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Faith & Community Based Partnerships a Key Part of Detroit’s Plan to Prevent Youth Violence

Eugene Schneeberg, the Director of the Center for Faith-based and Neighborhood Partnerships at the U.S. Department of Justice discusses about his recent visit to Detroit for the implementation of Detroit’ City Wide Youth Violence Prevention Plan.
Detroit Photo 3

Chief of Police Ralph Godbee and members of the Federal Government meet with students from Osborn High School as well as faith-based and community organization focusing on Detroit’s Safe Routes initiative at Osborn High School.

Last week I had the honor of travelling to Detroit along with my colleagues from the White House, DOJ, DOL, EDU, HHS and HUD.  As part of the National Forum on Youth Violence Prevention , we participated in a wonderful two day site visit focusing on the implementation of Detroit’ City Wide Youth Violence Prevention Plan.

Over the past year Detroit has made considerable progress under the leadership of Mayor Dave Bing, Police Chief Ralph Godbee, US Attorney Barbara McQuade and their talented staff  who helped to lead the Youth Violence Prevention efforts in the city.   We toured the three target areas in Detroit’s Youth Violence Prevention plan (Cody, Denby and Osborn).  A key part of the plan is the successful implementation of their Safe Routes initiative.  One of the primary goals of Safe Routes is to increase the safety of students on their way to and from school.  Detroit has successfully enlisted faith based and community based volunteers who build relationships with students, and also patrol the surrounding communities acting as additional eyes and ears on the street.  We met with representatives from “Men on Patrol”, “the Man Network” and “M.A.D.E. Men” all volunteers who everyday of the week are up patrolling as early as 6:30am (rain, sleet or snow) to make sure that young people in their communities feel safe and are safe on their way to and from school.

Detroit Picture 1

Mayor Dave Bing speaks with Deputy Assistant to the President, Michael Strautmanis, DOJ Office of Intergovernmental Affairs Director, Portia Roberson and Office of Justice Programs Chief of Staff Thomas Abt.

Detroit Picture 2

Congressman John Conyers, US Attorney Barbara McQuade, DOJ FBNP Director Eugene Schneeberg, Strong Cities, Strong Communities lead Portia Roberson, Mayor Dave Bing, Chief Ralph Godbee at Press Conference aimed at elevating the importance of preventing Youth Violence in Detroit.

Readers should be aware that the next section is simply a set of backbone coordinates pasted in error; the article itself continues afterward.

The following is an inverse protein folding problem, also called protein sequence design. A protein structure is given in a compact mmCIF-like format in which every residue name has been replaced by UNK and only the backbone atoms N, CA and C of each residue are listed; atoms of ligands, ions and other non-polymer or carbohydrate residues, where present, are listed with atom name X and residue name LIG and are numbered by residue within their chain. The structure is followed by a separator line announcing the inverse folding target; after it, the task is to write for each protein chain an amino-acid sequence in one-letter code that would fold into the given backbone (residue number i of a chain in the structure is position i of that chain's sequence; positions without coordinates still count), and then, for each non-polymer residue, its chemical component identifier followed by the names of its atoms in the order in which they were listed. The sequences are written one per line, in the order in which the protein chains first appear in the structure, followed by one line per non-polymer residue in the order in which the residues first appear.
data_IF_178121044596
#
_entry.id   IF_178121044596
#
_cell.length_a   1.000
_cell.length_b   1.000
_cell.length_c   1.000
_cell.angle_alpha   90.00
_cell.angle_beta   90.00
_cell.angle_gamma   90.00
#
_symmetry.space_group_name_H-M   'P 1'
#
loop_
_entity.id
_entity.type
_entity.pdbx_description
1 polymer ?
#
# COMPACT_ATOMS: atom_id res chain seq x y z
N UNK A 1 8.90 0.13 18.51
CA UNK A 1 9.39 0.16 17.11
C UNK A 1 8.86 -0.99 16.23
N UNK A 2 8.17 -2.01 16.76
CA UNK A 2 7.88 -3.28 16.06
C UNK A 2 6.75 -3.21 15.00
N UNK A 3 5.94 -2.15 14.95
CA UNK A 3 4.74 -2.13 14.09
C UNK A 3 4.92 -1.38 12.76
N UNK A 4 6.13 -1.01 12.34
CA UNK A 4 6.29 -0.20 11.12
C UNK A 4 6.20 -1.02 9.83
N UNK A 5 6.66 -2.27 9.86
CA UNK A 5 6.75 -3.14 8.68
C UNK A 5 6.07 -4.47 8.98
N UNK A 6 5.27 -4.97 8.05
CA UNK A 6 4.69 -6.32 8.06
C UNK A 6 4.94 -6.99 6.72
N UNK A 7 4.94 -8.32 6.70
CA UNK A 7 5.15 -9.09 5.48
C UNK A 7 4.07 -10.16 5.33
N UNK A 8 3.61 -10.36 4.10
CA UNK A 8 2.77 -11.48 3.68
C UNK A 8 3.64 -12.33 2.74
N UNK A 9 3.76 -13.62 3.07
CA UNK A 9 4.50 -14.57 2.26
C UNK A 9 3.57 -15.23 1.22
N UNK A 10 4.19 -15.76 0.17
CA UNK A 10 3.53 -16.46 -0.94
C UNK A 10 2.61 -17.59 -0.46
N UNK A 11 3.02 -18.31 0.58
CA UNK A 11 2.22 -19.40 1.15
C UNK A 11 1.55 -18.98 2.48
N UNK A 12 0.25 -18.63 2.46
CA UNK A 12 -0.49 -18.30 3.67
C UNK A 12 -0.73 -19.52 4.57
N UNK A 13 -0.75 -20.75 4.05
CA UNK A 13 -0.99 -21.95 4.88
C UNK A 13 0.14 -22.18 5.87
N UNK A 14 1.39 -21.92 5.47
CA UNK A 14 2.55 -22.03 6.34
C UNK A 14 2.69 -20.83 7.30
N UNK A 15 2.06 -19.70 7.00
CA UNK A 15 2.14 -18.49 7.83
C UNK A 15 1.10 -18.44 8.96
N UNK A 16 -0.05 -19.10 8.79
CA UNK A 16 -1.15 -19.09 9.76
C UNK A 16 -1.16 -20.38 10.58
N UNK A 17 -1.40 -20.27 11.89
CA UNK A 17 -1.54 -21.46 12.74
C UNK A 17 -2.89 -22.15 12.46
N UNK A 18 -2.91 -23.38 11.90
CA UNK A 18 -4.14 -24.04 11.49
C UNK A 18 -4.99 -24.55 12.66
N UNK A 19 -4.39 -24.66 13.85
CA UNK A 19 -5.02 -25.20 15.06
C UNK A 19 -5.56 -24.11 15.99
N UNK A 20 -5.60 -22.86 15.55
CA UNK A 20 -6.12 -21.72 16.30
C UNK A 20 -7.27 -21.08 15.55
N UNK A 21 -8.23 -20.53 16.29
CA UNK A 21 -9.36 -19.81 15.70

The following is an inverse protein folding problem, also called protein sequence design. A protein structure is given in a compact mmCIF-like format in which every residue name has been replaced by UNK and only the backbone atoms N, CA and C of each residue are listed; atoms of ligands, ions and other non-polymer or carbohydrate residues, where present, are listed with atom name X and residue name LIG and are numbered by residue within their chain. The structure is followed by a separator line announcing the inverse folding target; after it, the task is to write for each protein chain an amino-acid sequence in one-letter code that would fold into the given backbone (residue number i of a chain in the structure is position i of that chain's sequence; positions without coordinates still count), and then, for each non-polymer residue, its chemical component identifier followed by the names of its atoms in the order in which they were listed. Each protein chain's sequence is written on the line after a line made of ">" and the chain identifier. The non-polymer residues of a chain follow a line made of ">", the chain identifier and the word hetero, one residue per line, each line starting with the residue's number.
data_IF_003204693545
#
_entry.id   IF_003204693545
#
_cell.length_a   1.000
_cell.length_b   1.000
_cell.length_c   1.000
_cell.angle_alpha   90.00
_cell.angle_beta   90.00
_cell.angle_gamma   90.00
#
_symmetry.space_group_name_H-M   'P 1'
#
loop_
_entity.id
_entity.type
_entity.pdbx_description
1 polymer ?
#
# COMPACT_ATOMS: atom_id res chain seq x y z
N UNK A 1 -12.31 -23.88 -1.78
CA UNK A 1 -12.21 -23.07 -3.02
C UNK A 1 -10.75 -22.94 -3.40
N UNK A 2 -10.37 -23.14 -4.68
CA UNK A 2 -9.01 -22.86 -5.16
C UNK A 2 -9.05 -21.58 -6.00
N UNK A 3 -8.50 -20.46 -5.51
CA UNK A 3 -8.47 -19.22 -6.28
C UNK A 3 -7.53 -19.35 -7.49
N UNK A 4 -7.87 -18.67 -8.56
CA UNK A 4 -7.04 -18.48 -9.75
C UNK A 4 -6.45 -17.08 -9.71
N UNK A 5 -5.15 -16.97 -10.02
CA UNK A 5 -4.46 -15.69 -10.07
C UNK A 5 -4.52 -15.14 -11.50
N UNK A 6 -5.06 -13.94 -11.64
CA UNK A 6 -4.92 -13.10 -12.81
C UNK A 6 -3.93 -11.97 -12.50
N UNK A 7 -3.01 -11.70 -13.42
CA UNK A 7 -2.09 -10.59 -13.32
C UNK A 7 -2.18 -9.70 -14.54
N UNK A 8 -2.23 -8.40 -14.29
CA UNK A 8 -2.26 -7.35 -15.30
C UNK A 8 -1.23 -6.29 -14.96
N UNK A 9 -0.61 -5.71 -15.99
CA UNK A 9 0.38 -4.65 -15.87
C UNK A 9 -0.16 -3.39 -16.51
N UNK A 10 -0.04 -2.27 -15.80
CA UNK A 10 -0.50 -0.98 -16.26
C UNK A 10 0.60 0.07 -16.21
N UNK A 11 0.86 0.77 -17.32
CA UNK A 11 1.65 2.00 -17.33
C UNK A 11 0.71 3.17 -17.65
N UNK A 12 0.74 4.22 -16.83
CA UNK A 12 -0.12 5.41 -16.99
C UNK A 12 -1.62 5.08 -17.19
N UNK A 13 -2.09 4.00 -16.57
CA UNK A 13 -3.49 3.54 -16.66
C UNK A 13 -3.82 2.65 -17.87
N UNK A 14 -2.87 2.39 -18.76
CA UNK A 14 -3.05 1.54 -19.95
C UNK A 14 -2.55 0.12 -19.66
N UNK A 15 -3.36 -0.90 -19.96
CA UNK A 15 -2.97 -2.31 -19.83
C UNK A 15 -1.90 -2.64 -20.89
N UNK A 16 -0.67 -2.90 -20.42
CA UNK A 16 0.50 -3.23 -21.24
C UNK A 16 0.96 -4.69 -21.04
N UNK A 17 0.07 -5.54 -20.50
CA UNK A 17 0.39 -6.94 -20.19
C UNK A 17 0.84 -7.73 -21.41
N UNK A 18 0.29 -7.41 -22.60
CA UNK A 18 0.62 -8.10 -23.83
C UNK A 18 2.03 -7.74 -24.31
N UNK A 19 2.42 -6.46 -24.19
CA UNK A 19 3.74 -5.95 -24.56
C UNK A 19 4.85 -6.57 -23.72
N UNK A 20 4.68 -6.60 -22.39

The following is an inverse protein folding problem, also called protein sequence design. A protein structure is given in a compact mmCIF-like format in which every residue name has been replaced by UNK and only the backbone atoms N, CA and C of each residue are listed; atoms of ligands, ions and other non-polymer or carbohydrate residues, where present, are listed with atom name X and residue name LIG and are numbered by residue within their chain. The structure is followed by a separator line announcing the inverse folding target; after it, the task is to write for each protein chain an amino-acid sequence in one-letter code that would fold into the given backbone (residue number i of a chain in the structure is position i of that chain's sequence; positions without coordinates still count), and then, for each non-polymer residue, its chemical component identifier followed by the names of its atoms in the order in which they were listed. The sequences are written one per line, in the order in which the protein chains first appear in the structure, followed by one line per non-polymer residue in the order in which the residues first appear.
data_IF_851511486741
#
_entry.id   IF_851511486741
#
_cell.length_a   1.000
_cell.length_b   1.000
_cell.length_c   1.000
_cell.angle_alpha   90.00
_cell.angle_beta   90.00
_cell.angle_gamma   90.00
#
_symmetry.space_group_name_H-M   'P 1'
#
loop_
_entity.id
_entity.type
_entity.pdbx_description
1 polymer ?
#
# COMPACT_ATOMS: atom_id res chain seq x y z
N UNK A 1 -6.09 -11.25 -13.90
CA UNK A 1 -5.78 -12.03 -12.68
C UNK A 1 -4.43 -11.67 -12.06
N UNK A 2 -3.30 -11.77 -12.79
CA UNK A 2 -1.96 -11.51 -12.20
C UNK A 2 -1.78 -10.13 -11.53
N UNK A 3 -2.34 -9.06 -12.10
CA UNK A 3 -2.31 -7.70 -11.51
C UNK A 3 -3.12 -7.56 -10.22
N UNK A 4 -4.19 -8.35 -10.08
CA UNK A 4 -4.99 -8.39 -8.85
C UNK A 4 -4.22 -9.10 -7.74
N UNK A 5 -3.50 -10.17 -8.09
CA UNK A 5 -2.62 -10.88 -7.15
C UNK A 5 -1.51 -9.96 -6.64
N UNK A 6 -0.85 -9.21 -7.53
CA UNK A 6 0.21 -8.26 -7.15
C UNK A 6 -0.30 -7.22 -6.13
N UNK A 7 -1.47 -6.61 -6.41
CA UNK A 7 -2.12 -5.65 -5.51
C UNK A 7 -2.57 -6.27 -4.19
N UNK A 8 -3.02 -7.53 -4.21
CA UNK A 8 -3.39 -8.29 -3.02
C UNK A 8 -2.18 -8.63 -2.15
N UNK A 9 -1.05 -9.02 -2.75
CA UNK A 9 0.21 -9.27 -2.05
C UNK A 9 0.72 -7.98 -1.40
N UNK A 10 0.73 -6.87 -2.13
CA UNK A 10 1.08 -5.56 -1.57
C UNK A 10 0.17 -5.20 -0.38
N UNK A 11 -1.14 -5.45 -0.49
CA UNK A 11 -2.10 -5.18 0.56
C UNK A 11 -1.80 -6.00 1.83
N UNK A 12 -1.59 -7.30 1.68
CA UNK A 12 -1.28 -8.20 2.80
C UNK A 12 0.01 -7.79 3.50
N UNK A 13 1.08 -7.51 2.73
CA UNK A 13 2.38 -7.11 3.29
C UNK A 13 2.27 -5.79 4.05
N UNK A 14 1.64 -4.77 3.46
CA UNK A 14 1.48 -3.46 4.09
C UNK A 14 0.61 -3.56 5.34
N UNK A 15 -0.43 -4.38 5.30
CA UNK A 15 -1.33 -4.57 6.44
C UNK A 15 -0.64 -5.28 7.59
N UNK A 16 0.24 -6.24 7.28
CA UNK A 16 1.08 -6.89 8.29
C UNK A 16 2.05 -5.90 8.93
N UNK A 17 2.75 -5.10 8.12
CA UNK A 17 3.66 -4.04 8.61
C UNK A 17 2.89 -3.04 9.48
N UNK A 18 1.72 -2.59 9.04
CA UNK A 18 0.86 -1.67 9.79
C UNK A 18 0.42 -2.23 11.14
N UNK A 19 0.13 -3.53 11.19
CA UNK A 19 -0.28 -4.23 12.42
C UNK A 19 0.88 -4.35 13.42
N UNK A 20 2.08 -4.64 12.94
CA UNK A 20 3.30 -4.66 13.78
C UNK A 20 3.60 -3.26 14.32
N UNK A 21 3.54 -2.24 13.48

Some of the highlights of the visit were:

  • We had the pleasure of announcing a $5.7 million DOJ COPS grant to the Detroit Police Department, which will pay for 25 new officers assigned directly to this initiative.  The Detroiters were grateful and excited about this concrete demonstration of support for their work.
  • In various meetings throughout the two days tour Mayor Dave Bing, Chief of Police Ralph Godbee, US Attorney Barbara McQuade and Congressman John Conyers and Hansen Clarke all demonstrated their commitment to keeping young people safe in the city.    
  • Participated in a packed room of committed steering committee members including youth representatives from YOUTH VOICES. 
  • We met with Officer Monica Evans from DPD who heads up the cities Operation Safe Passages: a community and law enforcement partnerships to create in-school alternatives to suspension and expulsion.
  • Another central theme of the site visit was a series of meetings discussing the planning and implementation of a Cease Fire intervention model in Detroit. 
  • The federal team was very fortunate to be able to participate in a Student Roundtable at Osborn High School.   This discussion was facilitated by Chief Godbee and included student representatives from the NSO Youth Leaderships initiative.  The Chief and students discussed how they felt safer since the launch of Safe Routes and can see the increased police presence and volunteer presence, and discussed ways in which youth and police can partner moving forward to make the Osborn area safer.

Learn more about the work that can be done in your community to help prevent youth violence.

Eugene Schneeberg is the Director of the Center for Faith-based and Neighborhood Partnerships at the U.S. Department of Justice.